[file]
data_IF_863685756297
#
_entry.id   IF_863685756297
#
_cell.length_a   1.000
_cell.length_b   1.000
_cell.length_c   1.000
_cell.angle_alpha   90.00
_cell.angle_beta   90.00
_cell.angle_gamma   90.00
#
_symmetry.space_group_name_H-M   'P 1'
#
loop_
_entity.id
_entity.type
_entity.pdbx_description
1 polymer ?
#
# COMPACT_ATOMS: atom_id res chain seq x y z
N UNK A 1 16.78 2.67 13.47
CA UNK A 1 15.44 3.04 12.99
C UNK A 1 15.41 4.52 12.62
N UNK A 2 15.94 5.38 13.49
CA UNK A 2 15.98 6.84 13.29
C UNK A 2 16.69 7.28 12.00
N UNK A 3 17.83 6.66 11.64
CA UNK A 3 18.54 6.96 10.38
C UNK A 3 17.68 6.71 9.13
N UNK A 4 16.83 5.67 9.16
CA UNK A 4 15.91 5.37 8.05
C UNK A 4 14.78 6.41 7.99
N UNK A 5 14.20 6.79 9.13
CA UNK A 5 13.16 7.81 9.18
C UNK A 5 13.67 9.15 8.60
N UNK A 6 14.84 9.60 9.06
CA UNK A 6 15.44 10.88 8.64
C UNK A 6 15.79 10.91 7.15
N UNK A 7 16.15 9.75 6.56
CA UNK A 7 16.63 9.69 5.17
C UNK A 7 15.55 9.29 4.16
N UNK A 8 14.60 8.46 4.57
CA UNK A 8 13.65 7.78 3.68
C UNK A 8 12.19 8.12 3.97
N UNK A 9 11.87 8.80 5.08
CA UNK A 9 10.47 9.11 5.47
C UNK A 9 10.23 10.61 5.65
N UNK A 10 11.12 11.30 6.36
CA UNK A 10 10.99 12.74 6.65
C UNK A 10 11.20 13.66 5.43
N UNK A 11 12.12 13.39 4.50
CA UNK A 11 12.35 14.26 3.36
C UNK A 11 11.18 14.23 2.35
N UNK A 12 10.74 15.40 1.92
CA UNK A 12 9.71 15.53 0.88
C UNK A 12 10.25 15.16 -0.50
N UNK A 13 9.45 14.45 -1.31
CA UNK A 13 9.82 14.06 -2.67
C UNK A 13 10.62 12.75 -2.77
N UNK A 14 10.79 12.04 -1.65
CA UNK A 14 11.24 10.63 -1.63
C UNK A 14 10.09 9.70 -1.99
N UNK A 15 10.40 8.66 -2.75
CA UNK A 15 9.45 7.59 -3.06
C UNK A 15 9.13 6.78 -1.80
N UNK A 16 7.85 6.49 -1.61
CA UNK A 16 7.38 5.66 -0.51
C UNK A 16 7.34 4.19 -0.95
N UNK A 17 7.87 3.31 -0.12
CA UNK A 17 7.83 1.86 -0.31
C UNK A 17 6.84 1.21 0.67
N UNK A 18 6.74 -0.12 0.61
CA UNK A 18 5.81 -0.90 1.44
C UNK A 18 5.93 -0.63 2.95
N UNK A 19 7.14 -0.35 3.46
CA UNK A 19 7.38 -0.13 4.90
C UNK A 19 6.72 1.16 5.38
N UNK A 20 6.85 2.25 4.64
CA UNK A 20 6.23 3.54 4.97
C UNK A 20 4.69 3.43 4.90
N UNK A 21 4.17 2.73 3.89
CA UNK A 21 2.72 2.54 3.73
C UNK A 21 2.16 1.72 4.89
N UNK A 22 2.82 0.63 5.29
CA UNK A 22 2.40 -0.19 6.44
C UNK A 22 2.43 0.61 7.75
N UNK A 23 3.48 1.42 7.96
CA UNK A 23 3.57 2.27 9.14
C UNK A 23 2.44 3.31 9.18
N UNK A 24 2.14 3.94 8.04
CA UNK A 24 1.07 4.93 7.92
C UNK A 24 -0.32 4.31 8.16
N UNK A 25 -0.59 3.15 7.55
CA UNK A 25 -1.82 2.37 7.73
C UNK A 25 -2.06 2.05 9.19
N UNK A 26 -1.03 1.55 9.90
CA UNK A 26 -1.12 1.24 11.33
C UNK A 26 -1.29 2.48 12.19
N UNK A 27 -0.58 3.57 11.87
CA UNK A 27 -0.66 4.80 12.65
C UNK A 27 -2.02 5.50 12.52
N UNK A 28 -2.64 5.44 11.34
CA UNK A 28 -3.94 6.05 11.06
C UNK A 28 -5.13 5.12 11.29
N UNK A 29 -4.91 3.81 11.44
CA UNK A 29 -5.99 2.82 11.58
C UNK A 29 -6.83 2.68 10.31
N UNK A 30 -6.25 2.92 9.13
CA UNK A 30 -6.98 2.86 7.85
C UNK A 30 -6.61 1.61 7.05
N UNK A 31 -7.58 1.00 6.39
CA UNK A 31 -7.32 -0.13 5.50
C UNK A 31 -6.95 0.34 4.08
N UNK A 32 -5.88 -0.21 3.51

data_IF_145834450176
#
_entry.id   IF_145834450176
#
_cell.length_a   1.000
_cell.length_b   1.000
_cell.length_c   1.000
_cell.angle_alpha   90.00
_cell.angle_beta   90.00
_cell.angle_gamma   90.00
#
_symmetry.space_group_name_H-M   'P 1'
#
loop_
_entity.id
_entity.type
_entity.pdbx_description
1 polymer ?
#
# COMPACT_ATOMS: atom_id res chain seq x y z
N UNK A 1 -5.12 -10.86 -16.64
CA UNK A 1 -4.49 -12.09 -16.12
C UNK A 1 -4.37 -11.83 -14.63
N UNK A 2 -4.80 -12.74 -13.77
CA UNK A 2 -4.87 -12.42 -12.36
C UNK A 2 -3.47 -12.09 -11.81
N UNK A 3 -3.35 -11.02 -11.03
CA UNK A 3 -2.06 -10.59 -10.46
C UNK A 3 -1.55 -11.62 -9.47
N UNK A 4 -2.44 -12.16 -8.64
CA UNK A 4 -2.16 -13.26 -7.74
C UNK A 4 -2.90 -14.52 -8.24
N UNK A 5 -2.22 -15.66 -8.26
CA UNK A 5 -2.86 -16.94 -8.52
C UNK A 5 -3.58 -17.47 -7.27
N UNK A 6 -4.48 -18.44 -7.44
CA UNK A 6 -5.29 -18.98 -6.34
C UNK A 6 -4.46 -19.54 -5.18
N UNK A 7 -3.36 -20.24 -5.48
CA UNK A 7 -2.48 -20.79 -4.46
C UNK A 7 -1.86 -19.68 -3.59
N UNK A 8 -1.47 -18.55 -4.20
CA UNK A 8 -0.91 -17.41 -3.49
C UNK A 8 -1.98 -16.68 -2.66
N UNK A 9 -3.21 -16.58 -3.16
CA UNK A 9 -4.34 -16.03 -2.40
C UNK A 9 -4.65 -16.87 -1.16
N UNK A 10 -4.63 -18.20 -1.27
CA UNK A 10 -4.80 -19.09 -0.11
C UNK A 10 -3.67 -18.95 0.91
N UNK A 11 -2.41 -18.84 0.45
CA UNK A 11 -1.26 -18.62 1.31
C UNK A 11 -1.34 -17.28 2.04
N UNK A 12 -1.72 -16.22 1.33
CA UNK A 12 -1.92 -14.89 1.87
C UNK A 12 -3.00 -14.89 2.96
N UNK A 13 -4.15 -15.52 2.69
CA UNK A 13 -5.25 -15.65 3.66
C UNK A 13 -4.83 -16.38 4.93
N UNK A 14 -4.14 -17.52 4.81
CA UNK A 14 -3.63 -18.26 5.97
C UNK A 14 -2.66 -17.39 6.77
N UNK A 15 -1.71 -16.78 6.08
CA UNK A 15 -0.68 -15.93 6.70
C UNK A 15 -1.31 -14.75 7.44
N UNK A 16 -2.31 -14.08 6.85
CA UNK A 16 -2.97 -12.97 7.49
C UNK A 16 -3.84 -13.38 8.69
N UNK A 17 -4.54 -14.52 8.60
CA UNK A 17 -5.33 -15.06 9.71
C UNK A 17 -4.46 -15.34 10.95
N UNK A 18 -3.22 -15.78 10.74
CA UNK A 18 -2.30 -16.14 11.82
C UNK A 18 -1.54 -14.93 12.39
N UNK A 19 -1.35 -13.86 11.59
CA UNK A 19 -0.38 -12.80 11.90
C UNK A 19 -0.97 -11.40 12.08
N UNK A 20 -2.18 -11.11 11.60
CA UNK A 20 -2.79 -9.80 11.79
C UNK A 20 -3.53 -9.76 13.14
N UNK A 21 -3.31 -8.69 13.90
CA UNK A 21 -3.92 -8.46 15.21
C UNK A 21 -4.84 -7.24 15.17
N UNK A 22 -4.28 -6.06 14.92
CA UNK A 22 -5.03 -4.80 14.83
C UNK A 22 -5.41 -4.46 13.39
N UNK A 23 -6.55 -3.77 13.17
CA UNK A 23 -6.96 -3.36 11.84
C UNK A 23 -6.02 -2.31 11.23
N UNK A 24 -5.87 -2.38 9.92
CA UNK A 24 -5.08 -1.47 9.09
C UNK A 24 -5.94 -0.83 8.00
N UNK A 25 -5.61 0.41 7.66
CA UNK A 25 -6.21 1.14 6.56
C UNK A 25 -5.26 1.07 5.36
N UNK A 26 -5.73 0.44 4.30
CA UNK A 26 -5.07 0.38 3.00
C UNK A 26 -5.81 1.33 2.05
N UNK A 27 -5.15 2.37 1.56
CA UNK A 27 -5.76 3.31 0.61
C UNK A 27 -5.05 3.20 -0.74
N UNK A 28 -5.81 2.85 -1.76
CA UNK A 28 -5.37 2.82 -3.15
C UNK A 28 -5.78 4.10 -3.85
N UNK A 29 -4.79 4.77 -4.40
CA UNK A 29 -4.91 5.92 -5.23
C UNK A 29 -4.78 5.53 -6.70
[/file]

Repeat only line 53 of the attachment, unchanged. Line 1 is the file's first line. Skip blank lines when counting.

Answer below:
C UNK A 11 11.18 14.23 2.35